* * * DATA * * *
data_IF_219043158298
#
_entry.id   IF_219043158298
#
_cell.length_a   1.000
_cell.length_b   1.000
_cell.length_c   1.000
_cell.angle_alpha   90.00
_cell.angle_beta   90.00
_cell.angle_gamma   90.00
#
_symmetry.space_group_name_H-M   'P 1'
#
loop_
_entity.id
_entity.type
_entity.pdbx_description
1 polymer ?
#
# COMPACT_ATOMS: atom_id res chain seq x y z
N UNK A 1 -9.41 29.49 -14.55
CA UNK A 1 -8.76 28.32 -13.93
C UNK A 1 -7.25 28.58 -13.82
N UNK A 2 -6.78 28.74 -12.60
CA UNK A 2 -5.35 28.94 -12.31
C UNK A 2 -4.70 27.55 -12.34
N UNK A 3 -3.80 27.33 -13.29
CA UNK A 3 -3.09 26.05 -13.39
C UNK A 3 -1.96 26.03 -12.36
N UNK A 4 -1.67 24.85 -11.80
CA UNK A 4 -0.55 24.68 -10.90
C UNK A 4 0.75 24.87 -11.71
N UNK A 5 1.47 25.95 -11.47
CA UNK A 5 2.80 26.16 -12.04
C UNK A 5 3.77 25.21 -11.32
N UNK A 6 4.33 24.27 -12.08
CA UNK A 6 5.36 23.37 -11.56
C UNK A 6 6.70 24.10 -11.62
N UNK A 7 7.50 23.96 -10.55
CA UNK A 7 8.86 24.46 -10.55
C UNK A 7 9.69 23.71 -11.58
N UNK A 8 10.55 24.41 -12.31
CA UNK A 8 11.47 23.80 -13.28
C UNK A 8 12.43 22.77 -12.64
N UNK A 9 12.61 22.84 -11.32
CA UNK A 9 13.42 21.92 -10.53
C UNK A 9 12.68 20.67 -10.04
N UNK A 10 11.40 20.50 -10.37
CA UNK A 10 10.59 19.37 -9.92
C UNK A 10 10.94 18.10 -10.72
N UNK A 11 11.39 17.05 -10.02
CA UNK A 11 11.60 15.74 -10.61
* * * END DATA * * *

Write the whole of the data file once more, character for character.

data_IF_219043158298
#
_entry.id   IF_219043158298
#
_cell.length_a   1.000
_cell.length_b   1.000
_cell.length_c   1.000
_cell.angle_alpha   90.00
_cell.angle_beta   90.00
_cell.angle_gamma   90.00
#
_symmetry.space_group_name_H-M   'P 1'
#
loop_
_entity.id
_entity.type
_entity.pdbx_description
1 polymer ?
#
# COMPACT_ATOMS: atom_id res chain seq x y z
N UNK A 1 -9.41 29.49 -14.55
CA UNK A 1 -8.76 28.32 -13.93
C UNK A 1 -7.25 28.58 -13.82
N UNK A 2 -6.78 28.74 -12.60
CA UNK A 2 -5.35 28.94 -12.31
C UNK A 2 -4.70 27.55 -12.34
N UNK A 3 -3.80 27.33 -13.29
CA UNK A 3 -3.09 26.05 -13.39
C UNK A 3 -1.96 26.03 -12.36
N UNK A 4 -1.67 24.85 -11.80
CA UNK A 4 -0.55 24.68 -10.90
C UNK A 4 0.75 24.87 -11.71
N UNK A 5 1.47 25.95 -11.47
CA UNK A 5 2.80 26.16 -12.04
C UNK A 5 3.77 25.21 -11.32
N UNK A 6 4.33 24.27 -12.08
CA UNK A 6 5.36 23.37 -11.56
C UNK A 6 6.70 24.10 -11.62
N UNK A 7 7.50 23.96 -10.55
CA UNK A 7 8.86 24.46 -10.55
C UNK A 7 9.69 23.71 -11.58
N UNK A 8 10.55 24.41 -12.31
CA UNK A 8 11.47 23.80 -13.28
C UNK A 8 12.43 22.77 -12.64
N UNK A 9 12.61 22.84 -11.32
CA UNK A 9 13.42 21.92 -10.53
C UNK A 9 12.68 20.67 -10.04
N UNK A 10 11.40 20.50 -10.37
CA UNK A 10 10.59 19.37 -9.92
C UNK A 10 10.94 18.10 -10.72
N UNK A 11 11.39 17.05 -10.02
CA UNK A 11 11.60 15.74 -10.61